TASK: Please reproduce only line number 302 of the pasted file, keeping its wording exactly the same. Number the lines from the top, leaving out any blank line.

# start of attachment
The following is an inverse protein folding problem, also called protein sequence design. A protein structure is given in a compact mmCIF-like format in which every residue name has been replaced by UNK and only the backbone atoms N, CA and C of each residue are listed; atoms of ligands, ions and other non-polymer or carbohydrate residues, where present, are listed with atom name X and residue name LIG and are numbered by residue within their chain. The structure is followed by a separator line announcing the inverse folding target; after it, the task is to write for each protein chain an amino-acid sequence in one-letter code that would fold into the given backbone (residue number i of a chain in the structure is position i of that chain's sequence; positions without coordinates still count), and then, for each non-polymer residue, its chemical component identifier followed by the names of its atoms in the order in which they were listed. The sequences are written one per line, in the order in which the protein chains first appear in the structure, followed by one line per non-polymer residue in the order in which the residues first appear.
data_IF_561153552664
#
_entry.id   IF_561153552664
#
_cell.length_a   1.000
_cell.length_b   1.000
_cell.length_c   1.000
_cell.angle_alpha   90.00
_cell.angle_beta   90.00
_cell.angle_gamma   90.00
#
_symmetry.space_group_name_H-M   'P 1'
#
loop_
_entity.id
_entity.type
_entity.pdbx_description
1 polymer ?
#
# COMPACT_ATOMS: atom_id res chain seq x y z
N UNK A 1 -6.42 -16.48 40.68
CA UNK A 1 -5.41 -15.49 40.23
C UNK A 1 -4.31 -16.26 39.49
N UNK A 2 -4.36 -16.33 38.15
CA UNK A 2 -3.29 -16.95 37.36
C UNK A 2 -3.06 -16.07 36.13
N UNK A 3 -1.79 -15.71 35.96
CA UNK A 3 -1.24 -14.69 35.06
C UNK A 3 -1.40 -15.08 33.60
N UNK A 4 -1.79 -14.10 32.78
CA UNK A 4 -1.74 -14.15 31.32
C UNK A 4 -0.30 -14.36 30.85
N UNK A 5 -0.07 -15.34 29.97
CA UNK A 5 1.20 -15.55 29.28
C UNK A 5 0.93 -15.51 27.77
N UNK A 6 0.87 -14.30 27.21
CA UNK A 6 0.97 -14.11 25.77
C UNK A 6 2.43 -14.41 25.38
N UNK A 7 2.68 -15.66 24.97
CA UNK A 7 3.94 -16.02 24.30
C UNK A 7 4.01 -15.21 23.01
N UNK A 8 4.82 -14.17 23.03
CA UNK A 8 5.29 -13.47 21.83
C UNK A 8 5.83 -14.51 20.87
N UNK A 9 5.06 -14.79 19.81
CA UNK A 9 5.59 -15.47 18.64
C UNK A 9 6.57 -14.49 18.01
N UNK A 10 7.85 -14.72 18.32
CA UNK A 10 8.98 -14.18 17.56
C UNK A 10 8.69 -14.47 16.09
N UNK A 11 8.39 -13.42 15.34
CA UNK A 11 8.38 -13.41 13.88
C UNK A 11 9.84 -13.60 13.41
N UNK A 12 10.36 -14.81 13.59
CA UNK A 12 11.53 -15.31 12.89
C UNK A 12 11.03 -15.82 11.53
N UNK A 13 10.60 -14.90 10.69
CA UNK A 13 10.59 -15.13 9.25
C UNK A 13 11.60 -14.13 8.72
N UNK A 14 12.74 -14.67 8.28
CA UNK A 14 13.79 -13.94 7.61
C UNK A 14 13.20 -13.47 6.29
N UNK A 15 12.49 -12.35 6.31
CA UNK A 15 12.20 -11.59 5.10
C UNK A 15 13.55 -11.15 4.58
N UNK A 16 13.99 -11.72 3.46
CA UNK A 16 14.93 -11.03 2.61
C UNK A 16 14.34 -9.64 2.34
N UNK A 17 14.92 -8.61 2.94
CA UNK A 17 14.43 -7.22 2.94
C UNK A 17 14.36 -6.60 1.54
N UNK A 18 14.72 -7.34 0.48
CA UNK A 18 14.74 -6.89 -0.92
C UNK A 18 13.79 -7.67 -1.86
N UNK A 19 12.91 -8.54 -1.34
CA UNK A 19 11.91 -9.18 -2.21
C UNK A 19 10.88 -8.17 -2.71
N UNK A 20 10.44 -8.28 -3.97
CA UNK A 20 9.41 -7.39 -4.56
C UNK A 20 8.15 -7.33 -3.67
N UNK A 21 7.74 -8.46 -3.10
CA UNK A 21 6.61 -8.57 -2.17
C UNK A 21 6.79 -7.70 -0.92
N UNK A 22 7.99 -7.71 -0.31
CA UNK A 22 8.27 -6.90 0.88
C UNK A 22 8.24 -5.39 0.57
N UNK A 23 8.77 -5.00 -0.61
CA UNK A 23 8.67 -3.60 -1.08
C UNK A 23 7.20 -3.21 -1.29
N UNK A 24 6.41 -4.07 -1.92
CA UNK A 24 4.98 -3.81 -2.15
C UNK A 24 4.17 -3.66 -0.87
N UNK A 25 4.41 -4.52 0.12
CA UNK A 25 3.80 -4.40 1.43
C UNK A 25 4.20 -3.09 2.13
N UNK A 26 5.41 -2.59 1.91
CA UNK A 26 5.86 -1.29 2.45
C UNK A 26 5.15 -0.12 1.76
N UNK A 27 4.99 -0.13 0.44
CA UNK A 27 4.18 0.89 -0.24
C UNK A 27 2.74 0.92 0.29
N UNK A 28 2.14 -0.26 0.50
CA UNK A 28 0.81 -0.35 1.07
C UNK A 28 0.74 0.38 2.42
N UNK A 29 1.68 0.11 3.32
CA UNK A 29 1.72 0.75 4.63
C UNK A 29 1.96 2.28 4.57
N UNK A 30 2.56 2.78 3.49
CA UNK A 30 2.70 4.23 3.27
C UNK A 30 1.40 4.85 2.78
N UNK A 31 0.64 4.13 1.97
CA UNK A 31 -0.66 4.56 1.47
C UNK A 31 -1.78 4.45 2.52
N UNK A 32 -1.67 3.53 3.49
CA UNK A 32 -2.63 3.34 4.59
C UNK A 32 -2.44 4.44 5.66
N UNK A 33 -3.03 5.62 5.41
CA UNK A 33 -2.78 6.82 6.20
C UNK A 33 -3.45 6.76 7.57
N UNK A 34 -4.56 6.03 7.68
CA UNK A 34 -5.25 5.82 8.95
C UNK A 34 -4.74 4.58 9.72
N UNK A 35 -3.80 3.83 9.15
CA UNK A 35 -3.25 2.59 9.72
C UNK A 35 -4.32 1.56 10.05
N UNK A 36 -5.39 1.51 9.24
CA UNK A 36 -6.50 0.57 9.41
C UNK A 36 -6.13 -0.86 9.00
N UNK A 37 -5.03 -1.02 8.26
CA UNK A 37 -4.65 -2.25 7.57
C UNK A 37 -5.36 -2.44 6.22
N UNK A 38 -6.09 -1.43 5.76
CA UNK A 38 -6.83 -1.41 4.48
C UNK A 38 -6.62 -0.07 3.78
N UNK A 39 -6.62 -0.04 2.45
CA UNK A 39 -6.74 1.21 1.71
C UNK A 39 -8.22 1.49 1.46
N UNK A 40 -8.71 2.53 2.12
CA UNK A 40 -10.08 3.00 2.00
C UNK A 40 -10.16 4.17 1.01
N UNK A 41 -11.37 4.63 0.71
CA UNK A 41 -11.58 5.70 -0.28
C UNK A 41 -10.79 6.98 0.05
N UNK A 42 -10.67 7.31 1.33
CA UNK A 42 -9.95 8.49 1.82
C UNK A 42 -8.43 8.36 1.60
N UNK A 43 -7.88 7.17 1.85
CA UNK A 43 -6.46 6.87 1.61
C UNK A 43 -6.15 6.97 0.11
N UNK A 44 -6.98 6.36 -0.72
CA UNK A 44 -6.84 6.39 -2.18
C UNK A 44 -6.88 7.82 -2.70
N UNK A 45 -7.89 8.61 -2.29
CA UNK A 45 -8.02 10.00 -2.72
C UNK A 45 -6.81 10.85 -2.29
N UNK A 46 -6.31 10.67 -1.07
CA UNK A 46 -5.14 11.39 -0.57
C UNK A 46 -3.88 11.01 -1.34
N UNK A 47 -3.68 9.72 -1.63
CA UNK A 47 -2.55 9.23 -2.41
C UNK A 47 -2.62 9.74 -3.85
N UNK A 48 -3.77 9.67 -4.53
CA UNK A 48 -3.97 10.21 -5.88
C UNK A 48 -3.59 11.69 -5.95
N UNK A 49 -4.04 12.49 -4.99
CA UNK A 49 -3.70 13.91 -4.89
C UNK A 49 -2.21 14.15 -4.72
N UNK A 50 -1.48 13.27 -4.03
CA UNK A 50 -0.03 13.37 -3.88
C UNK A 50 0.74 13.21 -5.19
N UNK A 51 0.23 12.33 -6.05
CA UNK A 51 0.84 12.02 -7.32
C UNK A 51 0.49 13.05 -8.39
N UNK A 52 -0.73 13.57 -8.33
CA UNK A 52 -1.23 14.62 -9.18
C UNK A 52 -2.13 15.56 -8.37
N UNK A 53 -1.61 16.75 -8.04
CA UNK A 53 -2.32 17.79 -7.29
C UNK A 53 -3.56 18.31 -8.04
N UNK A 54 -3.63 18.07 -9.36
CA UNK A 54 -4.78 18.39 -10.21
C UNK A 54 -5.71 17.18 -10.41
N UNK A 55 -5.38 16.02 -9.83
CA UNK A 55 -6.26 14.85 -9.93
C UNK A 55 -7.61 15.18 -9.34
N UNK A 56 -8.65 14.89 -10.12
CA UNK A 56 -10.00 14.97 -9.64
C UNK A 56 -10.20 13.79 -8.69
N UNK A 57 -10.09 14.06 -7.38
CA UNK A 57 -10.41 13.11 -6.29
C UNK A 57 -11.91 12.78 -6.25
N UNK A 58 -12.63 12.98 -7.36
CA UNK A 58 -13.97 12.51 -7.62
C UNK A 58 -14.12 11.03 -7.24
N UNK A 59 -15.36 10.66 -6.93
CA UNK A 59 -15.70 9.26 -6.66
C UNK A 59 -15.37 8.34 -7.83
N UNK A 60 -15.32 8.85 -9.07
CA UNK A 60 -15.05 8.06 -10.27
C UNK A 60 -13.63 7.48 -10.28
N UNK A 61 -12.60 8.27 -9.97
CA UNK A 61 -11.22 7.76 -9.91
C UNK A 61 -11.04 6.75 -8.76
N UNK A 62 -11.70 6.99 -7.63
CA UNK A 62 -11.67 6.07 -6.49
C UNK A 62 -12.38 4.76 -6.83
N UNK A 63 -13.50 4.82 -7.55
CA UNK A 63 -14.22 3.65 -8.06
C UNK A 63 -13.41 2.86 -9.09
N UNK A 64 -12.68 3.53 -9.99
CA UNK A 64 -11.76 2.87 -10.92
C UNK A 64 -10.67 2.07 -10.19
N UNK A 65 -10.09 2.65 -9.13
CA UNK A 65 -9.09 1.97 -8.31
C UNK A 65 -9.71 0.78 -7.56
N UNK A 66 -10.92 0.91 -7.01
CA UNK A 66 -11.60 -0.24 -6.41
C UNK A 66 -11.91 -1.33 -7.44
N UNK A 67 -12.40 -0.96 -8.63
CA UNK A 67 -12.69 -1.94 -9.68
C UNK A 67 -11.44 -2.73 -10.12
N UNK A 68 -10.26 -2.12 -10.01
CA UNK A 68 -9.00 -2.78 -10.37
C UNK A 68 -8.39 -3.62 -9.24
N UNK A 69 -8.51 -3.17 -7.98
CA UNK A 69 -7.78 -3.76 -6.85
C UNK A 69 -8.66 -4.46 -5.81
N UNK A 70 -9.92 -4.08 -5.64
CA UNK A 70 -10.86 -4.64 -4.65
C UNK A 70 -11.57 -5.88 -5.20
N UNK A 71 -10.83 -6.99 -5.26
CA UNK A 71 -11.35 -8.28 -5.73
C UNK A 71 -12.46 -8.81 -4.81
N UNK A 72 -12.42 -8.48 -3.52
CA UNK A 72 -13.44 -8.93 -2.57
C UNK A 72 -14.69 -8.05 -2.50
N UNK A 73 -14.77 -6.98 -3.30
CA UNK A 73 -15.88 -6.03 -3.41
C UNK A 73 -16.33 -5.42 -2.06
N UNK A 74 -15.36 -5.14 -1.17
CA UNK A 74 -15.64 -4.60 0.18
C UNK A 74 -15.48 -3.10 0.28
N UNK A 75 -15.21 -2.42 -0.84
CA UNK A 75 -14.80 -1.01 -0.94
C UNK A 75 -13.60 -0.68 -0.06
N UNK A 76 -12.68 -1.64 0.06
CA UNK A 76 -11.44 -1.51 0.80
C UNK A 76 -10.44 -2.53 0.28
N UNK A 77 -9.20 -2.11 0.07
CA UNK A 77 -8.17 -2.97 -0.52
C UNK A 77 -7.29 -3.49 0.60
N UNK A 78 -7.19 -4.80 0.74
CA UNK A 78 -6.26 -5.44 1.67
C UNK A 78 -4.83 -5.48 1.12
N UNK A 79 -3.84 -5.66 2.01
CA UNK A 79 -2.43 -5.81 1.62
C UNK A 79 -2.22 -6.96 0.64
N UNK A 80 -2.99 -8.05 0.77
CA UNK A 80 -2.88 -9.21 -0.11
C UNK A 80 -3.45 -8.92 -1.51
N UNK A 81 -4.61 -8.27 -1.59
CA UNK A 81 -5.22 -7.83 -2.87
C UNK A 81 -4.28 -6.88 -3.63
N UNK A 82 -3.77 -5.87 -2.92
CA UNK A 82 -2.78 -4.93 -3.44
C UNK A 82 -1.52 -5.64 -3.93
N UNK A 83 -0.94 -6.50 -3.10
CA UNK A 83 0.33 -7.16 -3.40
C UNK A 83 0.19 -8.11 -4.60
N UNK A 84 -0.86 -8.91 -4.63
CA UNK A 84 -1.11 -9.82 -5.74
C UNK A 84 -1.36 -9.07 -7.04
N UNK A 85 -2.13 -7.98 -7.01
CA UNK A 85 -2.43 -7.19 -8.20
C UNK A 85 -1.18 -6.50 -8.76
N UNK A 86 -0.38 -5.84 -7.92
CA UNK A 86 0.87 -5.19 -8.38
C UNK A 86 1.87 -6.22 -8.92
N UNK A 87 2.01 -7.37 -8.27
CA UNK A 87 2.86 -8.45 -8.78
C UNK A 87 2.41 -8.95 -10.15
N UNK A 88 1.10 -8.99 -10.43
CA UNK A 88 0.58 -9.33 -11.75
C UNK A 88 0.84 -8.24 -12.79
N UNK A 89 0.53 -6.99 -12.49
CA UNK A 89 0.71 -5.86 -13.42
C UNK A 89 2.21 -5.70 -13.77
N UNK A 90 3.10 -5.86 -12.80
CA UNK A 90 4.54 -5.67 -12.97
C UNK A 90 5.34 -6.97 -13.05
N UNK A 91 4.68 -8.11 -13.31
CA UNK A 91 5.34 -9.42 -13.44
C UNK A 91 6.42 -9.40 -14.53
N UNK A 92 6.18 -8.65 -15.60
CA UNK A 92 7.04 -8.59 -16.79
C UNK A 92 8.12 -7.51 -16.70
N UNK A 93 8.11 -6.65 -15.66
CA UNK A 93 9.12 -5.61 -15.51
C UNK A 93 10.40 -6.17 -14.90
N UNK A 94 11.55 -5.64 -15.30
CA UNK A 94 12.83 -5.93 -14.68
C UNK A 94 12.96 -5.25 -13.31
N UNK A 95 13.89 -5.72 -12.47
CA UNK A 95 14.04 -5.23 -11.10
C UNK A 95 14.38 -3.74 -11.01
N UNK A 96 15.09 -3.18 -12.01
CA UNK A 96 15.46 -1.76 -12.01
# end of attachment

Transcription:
CA UNK A 94 12.83 -5.93 -14.68